On the other hand, whilst in the short term free trade may lead to the (very regrettable) exploitation of people in less developed countries, by what other means are their standards of living going to increase? "Hand outs" may work in the short term, but start to do that long term and you build not only a corrupt state, but a social welfare state. You turn the country into a basket case (Africa, anyone?). Free trade enables countries to start at the bottom of the industrial tree, exploiting the only resource they have - cheap labour - and by gaining the benefits of , work their way up.

This is what I think the WTO protestors (the ones that are out there for moral reasons as opposed to the antiquated unions that are just trying to prop up dying industries) fail to realise. Whilst it may not appear to be so, free trade is in the interest of these countries. How else are they going to get on their feet?

That being said, there is one caveat, and an important one. From the article:

Poorer countries are also pressing for access to rich country markets for their agricultural products, but these are not included in the proposals.

The US, however, has already proposed the elimination of agricultural subsidies - a proposal certain to be opposed by the European Union and Japan.

This really pisses me off. Not only are efficient (and often, poorer) countries losing in trade because of the political clout of these agricultural industries being subsidised (I think it's fair to say that almost all of the ag industries in the US, EU and Japan receive more in subsidies than they actually make themselves), but the citizens within these countries pay more for food.

The way the EU in particular has dealt with this matter just goes to show what happens to their politically "angelic self-righteousness" when their own interests are threatened. Least the US is up front about such things - the EU's behaviour is, to me, sickeningly hypocritical.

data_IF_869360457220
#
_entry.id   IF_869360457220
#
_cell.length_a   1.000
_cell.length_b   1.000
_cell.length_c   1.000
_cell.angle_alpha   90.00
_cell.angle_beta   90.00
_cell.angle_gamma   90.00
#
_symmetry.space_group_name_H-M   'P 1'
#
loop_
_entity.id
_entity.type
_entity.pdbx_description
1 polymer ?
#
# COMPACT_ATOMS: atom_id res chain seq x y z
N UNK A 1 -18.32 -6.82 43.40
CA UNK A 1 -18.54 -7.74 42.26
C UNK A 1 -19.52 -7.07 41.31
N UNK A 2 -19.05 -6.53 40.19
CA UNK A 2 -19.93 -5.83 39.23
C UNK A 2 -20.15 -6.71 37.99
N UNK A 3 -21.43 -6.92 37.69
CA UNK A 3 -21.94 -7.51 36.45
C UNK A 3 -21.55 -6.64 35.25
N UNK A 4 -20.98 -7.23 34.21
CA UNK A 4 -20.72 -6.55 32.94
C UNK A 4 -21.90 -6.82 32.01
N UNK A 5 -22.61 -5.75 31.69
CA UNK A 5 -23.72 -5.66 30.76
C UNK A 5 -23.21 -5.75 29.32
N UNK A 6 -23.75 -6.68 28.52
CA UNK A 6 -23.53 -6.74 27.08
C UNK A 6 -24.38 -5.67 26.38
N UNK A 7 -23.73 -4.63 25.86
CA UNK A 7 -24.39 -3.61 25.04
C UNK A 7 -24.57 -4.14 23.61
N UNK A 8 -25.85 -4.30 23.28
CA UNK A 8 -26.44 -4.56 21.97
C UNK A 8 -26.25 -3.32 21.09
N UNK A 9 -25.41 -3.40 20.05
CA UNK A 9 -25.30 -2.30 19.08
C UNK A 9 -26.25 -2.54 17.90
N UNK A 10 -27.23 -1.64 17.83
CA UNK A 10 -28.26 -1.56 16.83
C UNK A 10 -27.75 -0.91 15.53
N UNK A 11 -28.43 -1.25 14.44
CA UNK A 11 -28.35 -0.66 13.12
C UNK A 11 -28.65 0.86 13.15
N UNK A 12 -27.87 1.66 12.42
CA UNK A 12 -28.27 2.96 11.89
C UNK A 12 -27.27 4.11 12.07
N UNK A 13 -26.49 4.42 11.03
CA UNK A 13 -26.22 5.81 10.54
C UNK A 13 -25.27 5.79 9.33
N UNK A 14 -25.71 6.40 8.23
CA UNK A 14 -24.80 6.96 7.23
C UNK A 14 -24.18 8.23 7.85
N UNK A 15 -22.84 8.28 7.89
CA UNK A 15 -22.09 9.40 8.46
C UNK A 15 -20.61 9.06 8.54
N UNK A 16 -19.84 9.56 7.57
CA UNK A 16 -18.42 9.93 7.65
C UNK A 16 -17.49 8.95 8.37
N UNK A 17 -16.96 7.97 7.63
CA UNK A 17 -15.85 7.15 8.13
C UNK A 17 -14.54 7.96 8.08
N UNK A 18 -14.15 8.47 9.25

This post has been a bit stream-of-consciousness, but I feel pretty strongly about the subject and wanted to put something down on it.

-- james

User Journal

Journal Journal: Ellen Feiss gets interviewed! 3

haha! I tried to submit a story on this to the editors, but they obviously believe that a standard framework for storing and managing digital image content on CDs/DVDs is more important. (Ha! What a joke... this is supposed to be "news for nerds... stuff that matters"! :)

Anyway, check it out! Ellen Feiss interviewed at the Brown University's paper. I find the girl a crackup - she speaks like she's on drugs (and I'm talking more powerful than heyfever medication...!)

some of the best bits:

What was the paper about?
It was about Chinatown, and the formation of Chinatowns in America. I lost like three pages of it; it was terrible. It was a really, really good paper. (emphasis mine)

Are you OK with all the Web sites, and people walking around wearing your face on their T-shirts?
Oh, whatever, I think it's kind of funny. These people don't have lives. I don't know, it was kind of bizarre at first. I went to my Web site but I decided not to read any of the comments because I thought it would be too weird. I heard about some of them, though, so I was like, "Weeell, I'm not going to read those." (emphasis mine)

haha! she talks like she's still doing the ad! and finally...

Do you feel any connection to the Dell dude?